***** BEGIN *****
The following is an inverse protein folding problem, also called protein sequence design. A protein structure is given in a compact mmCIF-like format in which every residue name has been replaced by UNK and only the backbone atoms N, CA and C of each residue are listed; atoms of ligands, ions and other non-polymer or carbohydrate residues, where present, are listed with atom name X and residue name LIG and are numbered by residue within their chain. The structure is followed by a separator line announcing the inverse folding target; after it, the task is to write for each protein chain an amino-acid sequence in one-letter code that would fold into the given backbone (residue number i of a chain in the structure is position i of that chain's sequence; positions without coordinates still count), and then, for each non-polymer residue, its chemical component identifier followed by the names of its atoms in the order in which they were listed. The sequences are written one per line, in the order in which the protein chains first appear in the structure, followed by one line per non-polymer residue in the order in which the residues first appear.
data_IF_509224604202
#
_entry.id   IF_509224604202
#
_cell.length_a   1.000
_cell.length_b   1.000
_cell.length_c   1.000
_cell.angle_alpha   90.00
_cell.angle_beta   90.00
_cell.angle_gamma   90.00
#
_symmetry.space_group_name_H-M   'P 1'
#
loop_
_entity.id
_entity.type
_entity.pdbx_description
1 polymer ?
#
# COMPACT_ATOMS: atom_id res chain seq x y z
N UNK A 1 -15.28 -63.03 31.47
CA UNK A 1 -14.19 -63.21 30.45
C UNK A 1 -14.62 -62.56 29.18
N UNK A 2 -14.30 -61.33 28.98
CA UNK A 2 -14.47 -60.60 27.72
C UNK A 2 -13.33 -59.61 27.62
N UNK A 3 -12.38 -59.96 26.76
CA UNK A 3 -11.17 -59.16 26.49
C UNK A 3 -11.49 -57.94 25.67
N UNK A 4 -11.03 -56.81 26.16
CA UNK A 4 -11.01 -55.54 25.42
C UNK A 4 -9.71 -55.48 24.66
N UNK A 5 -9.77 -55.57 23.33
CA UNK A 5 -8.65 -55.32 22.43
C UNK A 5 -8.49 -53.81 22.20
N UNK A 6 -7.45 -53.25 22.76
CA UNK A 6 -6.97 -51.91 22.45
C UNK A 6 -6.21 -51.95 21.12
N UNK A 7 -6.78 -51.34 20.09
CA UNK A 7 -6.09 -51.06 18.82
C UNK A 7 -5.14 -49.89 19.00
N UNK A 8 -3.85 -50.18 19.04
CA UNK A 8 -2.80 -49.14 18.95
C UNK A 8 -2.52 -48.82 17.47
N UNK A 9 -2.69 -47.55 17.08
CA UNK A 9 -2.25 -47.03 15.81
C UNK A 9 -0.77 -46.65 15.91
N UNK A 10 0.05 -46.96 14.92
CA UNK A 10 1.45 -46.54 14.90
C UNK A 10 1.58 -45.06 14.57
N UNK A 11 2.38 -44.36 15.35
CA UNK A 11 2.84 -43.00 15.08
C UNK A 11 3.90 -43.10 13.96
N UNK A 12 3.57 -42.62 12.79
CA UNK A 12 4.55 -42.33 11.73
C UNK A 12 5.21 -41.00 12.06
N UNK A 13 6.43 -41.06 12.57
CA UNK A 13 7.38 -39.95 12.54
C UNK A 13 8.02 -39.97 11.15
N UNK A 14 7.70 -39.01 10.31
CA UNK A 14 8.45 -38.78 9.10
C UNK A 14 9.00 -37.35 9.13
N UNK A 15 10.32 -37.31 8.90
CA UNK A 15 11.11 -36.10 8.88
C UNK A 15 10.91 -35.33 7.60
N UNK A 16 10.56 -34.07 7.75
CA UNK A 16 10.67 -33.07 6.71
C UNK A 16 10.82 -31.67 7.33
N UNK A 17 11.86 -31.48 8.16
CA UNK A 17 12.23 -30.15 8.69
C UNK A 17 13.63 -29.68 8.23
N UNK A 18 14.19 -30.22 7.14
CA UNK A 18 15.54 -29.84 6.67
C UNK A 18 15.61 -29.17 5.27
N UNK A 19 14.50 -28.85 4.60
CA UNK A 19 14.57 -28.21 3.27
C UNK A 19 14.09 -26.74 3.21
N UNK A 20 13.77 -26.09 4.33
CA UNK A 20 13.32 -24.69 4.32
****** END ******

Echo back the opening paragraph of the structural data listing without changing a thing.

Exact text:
The following is an inverse protein folding problem, also called protein sequence design. A protein structure is given in a compact mmCIF-like format in which every residue name has been replaced by UNK and only the backbone atoms N, CA and C of each residue are listed; atoms of ligands, ions and other non-polymer or carbohydrate residues, where present, are listed with atom name X and residue name LIG and are numbered by residue within their chain. The structure is followed by a separator line announcing the inverse folding target; after it, the task is to write for each protein chain an amino-acid sequence in one-letter code that would fold into the given backbone (residue number i of a chain in the structure is position i of that chain's sequence; positions without coordinates still count), and then, for each non-polymer residue, its chemical component identifier followed by the names of its atoms in the order in which they were listed. The sequences are written one per line, in the order in which the protein chains first appear in the structure, followed by one line per non-polymer residue in the order in which the residues first appear.